Bill le Breton: The Open Coalition and Its Enemies

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This entry was posted in Op-eds.


  • Peter Davies 10th Aug '13 - 12:46pm

    How is that a lesson of coalition? Given the Tory position, This would have been a manifesto commitment we failed to deliver instead of just a policy.

  • I agree with Patrick Murray that housing was not prominent in our manifesto last time and so our policies on housing didn’t make it into the coalition agreement. There is a motion on strengthening the UK economy being discussed at conference and maybe someone will propose amending it so some of our policies in “Decent Homes for All” could be advocated while in government. I would like to see housing associations being given money via Quantitative Easing (this should be acceptable to the Conservatives because it does not affect the deficit) and the government developing policies to try to get house building to 300,000 per year.

    I see that “investing in Housing” is in the motion on the manifesto themes paper. Hopefully Federal Policy Committee will ensure it is in the final version of the manifesto and it is one of our core policies we wish to achieve.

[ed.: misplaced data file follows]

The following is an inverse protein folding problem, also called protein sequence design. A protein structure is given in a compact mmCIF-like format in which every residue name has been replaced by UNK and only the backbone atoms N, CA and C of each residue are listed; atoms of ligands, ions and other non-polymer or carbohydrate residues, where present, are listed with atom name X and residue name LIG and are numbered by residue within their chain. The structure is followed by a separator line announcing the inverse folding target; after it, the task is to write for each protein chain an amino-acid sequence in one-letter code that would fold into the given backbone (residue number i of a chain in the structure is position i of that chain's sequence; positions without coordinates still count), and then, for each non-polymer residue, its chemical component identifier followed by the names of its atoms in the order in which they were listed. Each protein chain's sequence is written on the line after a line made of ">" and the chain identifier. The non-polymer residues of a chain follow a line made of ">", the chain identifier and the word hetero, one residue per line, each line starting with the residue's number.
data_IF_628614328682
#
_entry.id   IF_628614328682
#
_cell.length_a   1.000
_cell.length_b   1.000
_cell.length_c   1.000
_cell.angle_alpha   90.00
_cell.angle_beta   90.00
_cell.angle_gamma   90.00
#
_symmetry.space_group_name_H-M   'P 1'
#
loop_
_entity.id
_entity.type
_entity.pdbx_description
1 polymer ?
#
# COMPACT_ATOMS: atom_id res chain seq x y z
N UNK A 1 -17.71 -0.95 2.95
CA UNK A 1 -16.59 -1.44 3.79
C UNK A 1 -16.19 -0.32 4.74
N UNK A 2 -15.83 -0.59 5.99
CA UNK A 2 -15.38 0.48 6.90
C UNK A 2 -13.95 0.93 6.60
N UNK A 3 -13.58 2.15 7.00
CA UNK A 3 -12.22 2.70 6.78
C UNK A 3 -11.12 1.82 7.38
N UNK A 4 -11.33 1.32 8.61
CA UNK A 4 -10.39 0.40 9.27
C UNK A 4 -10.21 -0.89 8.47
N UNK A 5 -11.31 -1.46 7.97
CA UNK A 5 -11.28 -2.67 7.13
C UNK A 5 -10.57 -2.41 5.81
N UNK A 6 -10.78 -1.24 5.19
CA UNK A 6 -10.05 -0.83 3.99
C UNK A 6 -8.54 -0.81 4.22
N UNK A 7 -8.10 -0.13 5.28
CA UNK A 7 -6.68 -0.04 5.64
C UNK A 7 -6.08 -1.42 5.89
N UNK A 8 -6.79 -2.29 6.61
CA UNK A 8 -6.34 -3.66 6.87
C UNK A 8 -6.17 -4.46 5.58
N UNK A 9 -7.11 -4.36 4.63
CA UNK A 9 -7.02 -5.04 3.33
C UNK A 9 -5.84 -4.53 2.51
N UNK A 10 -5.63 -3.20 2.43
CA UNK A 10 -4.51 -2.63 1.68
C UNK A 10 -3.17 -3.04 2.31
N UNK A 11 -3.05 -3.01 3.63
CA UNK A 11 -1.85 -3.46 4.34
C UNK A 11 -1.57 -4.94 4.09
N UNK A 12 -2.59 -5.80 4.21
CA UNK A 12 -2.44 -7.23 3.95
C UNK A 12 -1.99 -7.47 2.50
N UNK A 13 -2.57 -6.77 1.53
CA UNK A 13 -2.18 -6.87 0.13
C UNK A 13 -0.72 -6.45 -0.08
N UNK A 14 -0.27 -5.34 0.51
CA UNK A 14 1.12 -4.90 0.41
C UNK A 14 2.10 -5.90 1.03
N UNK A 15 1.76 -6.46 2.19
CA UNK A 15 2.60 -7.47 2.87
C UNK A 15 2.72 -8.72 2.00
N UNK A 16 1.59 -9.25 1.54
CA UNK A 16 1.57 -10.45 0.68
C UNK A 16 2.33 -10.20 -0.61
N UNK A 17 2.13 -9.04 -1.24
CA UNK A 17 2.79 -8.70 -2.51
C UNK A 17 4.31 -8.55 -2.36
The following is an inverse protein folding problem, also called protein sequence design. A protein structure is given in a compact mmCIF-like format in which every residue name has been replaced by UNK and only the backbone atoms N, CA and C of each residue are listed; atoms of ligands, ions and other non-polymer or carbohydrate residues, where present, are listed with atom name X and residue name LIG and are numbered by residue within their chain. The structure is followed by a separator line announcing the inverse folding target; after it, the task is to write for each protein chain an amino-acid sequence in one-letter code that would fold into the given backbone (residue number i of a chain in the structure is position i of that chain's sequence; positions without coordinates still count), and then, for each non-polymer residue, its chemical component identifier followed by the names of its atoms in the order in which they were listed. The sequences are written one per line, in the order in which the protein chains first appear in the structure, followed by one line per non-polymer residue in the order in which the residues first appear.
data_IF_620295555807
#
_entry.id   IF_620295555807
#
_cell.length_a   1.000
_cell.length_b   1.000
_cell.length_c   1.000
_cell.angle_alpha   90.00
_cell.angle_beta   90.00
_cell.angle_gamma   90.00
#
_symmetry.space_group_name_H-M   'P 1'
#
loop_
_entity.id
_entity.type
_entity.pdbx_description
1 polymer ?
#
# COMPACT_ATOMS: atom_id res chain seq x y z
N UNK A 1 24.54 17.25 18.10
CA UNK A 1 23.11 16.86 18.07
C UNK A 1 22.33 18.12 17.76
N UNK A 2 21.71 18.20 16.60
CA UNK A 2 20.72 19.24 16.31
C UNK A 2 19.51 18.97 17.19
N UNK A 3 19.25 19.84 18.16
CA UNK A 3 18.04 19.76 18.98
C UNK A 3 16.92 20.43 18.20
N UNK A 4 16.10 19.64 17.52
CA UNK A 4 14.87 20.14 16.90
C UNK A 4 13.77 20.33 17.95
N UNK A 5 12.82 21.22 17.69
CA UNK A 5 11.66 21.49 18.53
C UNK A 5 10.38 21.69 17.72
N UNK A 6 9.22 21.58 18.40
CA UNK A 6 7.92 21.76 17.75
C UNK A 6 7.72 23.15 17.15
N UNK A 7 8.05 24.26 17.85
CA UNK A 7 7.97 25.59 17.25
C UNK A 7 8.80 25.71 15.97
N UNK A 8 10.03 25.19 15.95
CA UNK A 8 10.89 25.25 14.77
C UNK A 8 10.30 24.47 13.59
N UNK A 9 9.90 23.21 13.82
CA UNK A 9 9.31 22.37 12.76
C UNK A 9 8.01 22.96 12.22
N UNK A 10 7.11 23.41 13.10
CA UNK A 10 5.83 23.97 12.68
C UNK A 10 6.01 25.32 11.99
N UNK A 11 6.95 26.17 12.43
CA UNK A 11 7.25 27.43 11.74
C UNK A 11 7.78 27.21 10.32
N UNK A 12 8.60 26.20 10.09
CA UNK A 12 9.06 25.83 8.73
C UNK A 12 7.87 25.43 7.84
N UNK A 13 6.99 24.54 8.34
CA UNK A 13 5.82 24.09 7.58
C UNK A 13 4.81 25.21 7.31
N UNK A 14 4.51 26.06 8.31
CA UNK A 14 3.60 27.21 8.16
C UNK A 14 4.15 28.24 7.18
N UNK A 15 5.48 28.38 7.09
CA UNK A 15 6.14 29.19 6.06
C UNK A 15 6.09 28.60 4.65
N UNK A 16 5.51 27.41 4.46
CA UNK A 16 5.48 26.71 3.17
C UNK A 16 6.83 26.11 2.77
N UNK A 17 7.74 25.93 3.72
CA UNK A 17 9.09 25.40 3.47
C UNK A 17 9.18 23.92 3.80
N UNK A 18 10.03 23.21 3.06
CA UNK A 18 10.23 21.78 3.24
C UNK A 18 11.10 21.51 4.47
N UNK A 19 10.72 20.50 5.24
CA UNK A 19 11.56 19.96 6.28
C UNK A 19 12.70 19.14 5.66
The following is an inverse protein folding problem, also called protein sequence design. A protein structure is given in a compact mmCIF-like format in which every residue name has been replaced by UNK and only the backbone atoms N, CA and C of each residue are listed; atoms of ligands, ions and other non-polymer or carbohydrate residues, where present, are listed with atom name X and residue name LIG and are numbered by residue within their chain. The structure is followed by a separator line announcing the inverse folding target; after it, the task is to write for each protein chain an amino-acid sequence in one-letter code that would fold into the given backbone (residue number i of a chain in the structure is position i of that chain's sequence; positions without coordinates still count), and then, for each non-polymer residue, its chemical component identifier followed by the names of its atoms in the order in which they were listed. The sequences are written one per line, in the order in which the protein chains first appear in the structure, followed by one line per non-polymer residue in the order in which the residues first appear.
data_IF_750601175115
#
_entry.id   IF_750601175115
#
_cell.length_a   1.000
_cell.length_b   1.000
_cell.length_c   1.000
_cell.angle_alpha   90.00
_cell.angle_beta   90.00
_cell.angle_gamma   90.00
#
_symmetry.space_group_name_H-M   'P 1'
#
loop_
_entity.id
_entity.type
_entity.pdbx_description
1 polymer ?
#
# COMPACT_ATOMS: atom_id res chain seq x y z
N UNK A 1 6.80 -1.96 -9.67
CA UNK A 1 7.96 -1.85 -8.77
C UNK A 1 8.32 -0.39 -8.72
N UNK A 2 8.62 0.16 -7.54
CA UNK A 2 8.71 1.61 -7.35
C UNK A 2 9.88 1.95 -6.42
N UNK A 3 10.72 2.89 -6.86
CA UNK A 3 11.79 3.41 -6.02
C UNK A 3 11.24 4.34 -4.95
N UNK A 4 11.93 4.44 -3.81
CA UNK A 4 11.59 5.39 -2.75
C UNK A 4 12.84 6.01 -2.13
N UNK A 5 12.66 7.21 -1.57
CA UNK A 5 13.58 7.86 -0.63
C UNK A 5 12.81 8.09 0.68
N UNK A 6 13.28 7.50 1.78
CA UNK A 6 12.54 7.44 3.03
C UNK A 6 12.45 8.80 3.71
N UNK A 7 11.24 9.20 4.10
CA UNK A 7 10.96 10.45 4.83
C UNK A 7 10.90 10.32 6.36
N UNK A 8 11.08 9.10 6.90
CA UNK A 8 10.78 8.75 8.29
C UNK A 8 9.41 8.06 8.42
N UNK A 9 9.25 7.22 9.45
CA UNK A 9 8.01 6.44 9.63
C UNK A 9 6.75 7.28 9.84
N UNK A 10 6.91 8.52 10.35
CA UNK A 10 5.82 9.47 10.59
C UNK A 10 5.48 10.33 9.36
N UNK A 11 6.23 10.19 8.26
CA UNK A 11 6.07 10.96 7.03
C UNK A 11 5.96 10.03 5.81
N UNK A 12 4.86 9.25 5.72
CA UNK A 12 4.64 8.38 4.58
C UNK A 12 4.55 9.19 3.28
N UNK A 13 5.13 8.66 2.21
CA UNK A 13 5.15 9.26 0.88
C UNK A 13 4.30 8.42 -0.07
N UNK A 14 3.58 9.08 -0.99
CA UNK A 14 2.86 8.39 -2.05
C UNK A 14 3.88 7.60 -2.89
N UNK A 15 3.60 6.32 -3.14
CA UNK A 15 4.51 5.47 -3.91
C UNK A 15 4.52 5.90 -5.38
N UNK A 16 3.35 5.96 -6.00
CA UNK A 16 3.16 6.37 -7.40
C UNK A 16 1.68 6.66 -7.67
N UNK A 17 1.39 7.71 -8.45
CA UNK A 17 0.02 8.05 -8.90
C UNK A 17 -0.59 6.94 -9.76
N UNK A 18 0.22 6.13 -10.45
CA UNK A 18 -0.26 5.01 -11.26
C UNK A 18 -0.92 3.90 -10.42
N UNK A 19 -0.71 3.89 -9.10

• patrick murray 10th Aug '13 - 4:28pm

    Thanks for taking the time to read it. My view is not that it was inevitable that we would end up with Tory policies, it happened because we didn’t put ours forwards effectively. So the lesson for a future coalition is that we need to be clear about putting policies forwards during the election so that negotiation can take place. I used housing as an example because it is close to my heart and I think it is the main one we failed really to tackle due to our own earlier decisions.

    I hope that it is recognised now as a critical area of policy to solve for the next few years so it does play a prominent role in our manifesto and in future government actions.

  • Jonathan Brown 11th Aug '13 - 1:19am